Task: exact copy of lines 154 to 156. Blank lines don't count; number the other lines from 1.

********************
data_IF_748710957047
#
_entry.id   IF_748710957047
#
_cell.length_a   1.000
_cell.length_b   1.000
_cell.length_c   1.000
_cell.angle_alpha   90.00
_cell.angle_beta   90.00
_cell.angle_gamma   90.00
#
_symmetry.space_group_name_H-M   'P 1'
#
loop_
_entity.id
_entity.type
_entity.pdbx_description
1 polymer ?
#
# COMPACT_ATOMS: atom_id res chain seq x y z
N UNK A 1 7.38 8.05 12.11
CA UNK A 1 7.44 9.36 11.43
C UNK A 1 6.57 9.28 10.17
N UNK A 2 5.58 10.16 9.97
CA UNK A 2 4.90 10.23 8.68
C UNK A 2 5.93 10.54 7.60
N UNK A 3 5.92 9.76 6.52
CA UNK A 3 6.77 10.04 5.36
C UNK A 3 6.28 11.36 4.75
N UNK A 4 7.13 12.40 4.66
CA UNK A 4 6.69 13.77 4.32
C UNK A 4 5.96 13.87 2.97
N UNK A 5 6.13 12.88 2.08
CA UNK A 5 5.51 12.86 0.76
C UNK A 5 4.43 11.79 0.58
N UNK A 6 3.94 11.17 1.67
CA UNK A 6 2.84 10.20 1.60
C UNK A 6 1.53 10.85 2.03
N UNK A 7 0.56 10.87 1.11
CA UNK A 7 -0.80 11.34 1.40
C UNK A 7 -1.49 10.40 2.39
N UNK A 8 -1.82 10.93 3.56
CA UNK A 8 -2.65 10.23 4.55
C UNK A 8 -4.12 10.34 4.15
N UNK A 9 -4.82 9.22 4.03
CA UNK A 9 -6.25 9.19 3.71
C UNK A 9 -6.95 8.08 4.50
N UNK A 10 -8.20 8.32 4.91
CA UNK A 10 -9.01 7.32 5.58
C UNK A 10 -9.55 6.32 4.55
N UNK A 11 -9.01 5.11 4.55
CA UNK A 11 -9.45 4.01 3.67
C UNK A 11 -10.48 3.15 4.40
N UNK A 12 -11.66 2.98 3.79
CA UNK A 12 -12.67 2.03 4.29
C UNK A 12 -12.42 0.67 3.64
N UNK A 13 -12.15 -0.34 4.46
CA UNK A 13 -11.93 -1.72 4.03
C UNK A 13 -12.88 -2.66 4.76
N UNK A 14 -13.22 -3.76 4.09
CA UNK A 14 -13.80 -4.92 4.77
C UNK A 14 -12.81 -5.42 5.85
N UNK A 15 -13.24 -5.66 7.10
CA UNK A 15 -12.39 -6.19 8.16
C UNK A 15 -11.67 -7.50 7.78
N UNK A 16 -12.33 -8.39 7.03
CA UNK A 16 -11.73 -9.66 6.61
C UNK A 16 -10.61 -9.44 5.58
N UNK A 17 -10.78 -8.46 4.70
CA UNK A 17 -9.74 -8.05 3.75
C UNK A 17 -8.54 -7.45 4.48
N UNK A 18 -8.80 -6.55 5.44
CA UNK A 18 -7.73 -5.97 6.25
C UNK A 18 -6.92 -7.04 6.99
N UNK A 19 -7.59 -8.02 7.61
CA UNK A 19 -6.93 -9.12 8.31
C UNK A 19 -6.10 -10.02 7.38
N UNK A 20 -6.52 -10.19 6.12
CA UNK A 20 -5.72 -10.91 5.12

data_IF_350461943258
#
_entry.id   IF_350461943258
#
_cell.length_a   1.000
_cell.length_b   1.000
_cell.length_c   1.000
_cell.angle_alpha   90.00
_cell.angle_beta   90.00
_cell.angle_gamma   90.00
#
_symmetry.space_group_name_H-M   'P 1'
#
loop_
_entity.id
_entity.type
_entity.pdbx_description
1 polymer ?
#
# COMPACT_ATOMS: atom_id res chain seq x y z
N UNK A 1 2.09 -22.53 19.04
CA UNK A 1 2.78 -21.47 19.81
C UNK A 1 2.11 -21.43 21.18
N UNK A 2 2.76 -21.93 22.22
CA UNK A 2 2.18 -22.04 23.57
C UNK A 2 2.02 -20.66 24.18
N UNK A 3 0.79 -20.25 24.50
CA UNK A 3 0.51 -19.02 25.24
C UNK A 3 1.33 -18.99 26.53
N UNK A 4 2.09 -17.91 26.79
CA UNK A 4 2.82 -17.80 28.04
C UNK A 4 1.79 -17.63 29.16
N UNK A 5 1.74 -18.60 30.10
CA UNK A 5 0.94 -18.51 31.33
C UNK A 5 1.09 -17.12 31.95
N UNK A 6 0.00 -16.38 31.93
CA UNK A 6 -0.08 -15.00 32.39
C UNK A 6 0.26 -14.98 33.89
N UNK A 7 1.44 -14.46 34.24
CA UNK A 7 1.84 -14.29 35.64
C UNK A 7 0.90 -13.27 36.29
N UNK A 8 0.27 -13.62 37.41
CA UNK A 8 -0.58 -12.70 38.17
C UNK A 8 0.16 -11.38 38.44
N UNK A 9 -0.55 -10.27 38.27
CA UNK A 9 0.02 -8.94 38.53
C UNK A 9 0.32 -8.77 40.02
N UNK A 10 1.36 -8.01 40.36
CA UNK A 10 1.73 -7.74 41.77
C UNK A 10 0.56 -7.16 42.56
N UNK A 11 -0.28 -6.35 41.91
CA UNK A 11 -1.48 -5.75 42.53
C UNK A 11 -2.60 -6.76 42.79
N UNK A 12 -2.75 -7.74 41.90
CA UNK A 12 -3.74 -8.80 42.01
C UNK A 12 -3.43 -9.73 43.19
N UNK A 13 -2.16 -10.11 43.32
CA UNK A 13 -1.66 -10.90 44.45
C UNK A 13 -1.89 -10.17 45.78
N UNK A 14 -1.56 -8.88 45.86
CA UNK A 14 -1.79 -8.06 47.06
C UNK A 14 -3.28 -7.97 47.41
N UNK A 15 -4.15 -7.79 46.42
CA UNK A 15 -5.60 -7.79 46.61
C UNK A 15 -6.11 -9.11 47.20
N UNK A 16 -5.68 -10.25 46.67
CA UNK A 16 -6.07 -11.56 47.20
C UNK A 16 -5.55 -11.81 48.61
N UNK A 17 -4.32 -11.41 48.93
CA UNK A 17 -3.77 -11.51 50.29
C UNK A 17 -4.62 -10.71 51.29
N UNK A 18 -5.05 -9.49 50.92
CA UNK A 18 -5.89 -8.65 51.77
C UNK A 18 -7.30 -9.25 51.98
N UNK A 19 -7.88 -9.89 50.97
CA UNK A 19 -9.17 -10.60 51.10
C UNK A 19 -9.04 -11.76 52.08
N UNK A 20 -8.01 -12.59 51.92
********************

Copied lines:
N UNK A 19 -7.88 -9.89 50.97
CA UNK A 19 -9.17 -10.60 51.10
C UNK A 19 -9.04 -11.76 52.08